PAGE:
ON VIEW 10/12-12/9, 2018

During the Soviet period, graphics secondary status to painting as a platform for disseminating official ideology granted it a measure of flexibility. Paid less attention by state censors, artists were able to pursue personal creative endeavors, explore formal artistic issues, and introduce new and challenging techniques - ultimately expanding graphics as a medium in its own right. The collapse of the Soviet Union and state-controlled art opened greater opportunities for artists, leading graphics to become one the most popular and highly respected art forms in Ukraine.  

The exhibit highlights the progress, innovation and character shaping graphic art over the last 40 years. Featuring the work of 32 of the country's most acclaimed artists, the exhibition focuses primarily on the three major graphic centers of Kyiv, Lviv and Kharkiv, as well as paying heed to smaller communities of graphic production. Urbanization, the condition of the urban individual, modernity, and the decorative are some of the pictured themes, just as other works demonstate artist's engagement with newfound technical demands.    

The works of the following artists are included: Oleksandr Aksinin, Kostyantyn Antyukhin, Kateryna Bruievych, Alisa Gots, Valeriy Demianyshyn, Oleg Denysenko, Sergiy Ivanov, Kostyantyn Kalinovych, Iryna Kalenyk, Yaroslav Kachmar, Taras Kobliuk, Oleksiy Koval, Vitalik Kravec, Mikhail Krasnyk, Olena Kudinova, Olha Kuzyura, Vitaliy Kulikov, Pavel Makov, Natalia Myronenko, Bohdan Pylypushko, Roman Romanyshyn, Nina Savenko, Yuriy Savter, Serhiy Savchenko, Vasyl Savchenko, Bohdan Soroka, Oksana Stratiychuk, Anna Khodkova, Serhiy Hrapov, Yuriy Charyshnikov, Albina Yaloza, Kristina Yarosh.

The exhibit is funded by the Ministry of Foreign Affairs of Ukraine, Ukrainian Consulate of Chicago and Sculpture Guild of Ukraine.

Guest Curator: Kateryna Pidhayna


ON VIEW FROM 10/5-11/25

Borders are complicated and multi-layered issues. They define relationships of all kinds: political, economic, national, personal, emotional, spiritual. They delineate neighborhoods, countries, continents as well as marriages, friendships, and contracts. Domchenko writes, "as a child of immigrants, borders have always been important to me. Where we live, where we work, where we play, all define us as individuals and communities. Over the years, borders have and are important markers."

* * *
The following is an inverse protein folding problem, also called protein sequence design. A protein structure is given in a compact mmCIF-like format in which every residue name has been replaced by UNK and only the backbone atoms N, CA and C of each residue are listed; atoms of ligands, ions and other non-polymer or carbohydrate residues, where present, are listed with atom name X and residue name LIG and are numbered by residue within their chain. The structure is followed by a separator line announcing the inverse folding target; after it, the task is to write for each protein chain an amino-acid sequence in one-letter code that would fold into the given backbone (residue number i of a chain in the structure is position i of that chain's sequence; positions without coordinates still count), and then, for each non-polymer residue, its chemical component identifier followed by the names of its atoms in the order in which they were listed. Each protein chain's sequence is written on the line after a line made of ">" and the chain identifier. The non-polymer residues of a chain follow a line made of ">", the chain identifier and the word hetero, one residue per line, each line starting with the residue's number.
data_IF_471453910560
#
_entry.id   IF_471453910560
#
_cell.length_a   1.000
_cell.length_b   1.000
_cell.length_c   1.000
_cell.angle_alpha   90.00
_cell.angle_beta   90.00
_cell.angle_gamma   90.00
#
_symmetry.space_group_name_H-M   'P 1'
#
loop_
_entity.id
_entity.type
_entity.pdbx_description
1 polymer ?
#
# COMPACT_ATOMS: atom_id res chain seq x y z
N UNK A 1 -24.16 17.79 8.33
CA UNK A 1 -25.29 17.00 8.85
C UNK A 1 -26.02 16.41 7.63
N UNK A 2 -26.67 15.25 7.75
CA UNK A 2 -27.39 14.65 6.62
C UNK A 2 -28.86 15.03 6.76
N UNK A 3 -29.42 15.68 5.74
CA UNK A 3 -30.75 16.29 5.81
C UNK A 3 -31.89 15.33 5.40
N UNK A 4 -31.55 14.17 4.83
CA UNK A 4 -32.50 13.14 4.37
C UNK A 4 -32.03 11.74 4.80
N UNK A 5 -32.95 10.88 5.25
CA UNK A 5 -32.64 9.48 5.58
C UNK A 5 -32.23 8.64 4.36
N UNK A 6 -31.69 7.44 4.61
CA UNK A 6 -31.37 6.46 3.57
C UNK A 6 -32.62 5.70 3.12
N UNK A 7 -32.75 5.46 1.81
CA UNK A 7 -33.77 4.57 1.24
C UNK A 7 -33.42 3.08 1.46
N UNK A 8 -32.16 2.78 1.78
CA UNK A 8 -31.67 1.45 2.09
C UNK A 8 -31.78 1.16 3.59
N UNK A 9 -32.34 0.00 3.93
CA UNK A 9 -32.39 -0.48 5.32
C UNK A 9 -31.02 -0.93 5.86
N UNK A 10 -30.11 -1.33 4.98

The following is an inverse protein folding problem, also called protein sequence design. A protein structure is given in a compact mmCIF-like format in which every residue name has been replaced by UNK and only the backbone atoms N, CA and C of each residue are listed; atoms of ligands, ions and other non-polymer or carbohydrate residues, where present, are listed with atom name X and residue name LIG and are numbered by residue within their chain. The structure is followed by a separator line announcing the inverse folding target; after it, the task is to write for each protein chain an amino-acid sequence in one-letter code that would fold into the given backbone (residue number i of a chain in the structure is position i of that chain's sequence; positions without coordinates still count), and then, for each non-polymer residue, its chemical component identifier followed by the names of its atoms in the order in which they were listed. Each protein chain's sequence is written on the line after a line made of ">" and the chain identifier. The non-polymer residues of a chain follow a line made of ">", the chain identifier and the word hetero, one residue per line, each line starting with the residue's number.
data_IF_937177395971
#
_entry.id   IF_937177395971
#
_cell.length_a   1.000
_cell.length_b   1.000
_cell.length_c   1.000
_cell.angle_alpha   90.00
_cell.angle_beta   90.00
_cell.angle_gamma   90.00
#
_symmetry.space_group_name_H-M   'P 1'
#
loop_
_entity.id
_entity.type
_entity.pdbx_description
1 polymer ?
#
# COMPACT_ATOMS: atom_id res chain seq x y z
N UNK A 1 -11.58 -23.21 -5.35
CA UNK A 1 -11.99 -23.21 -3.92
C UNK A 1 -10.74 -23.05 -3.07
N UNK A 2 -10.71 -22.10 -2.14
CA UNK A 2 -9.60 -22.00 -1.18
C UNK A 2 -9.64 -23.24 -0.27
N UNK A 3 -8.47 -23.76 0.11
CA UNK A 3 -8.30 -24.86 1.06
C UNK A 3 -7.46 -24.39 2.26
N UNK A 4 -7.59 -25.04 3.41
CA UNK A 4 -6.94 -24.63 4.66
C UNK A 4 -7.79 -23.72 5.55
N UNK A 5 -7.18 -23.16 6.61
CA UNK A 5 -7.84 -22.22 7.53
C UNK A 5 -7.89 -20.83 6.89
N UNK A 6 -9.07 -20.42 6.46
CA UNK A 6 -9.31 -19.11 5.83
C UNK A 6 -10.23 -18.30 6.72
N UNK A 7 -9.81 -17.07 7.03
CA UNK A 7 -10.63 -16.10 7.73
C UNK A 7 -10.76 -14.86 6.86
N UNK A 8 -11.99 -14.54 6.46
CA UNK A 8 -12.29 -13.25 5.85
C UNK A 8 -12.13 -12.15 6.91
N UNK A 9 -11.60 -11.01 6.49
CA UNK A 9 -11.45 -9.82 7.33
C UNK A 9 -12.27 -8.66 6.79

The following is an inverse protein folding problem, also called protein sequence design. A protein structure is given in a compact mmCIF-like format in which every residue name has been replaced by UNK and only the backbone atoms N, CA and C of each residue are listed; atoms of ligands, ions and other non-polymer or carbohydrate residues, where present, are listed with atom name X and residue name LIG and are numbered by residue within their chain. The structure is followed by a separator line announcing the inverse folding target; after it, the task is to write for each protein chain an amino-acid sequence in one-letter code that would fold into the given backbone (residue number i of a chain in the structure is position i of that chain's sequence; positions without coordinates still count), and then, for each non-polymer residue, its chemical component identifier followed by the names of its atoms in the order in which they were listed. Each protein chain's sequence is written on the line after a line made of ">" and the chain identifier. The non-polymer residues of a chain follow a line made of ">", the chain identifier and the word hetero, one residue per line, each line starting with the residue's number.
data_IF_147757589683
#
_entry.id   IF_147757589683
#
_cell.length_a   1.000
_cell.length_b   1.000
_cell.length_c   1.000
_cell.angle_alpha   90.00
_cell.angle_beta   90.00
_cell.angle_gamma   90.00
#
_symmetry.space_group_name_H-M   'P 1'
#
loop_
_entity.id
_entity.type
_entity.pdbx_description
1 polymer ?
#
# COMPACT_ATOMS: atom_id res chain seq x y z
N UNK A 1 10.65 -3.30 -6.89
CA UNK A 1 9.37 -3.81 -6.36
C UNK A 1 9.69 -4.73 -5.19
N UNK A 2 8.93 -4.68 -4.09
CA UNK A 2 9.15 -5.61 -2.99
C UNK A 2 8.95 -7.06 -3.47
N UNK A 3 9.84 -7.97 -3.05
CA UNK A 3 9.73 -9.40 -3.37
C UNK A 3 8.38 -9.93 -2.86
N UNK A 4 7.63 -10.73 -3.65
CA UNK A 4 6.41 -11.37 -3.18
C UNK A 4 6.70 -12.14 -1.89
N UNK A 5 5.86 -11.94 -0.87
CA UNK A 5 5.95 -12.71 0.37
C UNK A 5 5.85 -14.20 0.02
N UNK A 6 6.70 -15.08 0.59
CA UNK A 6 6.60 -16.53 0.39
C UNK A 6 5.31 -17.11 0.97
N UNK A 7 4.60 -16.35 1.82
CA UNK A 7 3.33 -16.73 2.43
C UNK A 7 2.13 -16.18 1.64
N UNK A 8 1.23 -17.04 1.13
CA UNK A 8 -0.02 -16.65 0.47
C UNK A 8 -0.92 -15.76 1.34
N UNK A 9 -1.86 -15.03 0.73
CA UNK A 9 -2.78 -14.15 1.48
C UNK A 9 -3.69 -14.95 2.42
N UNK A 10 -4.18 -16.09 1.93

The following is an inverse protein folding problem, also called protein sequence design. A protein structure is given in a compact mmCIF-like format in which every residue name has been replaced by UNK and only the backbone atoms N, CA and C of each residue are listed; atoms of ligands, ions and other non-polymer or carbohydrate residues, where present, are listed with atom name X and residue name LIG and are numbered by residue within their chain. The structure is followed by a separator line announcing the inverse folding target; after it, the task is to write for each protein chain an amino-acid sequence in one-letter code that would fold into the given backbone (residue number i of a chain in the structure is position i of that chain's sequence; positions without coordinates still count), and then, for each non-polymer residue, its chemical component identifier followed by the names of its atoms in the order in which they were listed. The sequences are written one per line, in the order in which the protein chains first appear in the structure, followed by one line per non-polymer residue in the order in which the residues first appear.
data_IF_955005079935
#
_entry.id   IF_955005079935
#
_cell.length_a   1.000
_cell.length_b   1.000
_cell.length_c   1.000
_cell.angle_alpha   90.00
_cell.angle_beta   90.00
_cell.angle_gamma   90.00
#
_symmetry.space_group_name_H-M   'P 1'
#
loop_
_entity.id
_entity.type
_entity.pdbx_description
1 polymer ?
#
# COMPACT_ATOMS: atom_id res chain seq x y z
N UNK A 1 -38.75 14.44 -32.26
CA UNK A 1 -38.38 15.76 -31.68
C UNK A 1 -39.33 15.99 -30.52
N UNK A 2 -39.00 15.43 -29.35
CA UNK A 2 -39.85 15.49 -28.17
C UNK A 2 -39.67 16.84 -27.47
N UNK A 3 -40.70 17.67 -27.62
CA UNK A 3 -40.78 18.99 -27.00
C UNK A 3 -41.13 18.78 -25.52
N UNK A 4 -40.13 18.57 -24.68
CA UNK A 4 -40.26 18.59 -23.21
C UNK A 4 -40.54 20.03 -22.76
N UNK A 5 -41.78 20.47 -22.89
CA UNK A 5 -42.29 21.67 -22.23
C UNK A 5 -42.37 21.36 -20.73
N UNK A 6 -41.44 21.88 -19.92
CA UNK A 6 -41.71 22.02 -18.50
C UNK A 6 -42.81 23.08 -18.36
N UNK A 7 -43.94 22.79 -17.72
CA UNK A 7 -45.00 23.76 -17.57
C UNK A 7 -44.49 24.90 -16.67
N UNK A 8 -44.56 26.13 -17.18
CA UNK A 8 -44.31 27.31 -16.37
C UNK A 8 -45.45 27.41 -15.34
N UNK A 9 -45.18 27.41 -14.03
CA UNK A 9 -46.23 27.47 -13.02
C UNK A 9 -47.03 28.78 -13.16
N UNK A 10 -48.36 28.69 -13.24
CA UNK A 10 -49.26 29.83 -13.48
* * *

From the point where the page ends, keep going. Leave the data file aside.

This exhibit presents images of landscapes that unite and define individuals. Whether they are specific in time and place or general in elements and geography, the landscape functions as both home and future, distance and past. The borders presented in these images help create and define the worlds presented. The four artists in this exhibit--Suzette Bross, Susan Collins, Yvette Kaiser Smith, and Lincoln Schatz--all use the visual language of landscapes to present their own visions.

Curated by Natalie Domchenko 


August 3–September 30, 2018

Over the 45 years of the Ukrainian Institute of Modern Art’s existence, many exhibitions have been mounted featuring artworks from the museum’s artist founders. However, the artworks in the collection only tell a part of the story. In LIONS: Founding Years of UIMA in Chicago, artworks by the museum’s Ukrainian emigre founders are supplemented with selections from UIMA’s extensive collection of ephemera, including vintage posters, archival photographs, video interviews with founding members, and early notes, sketches, and letters. These items from the Museum’s archive have never before been publicly displayed. LIONS aims to showcase the unique spirit of UIMA’s founders, which continues to contribute to the character of the Ukrainian Village neighborhood and Chicago’s art history at large. Alongside the innovations, the excitement, and the artistic endeavors, LIONS also addresses the trials that accompany being a visible immigrant community in the United States. The items in the archive are over 45 years old, but the discussions of immigrant identity and heritage are just as resonant today.

Co-curated by Stanislav Grezdo and Robin Dluzen.

LIONS is funded by the Terra Foundation for American Art and The Richard H. Driehaus Foundation.


Curated by Lauren Leving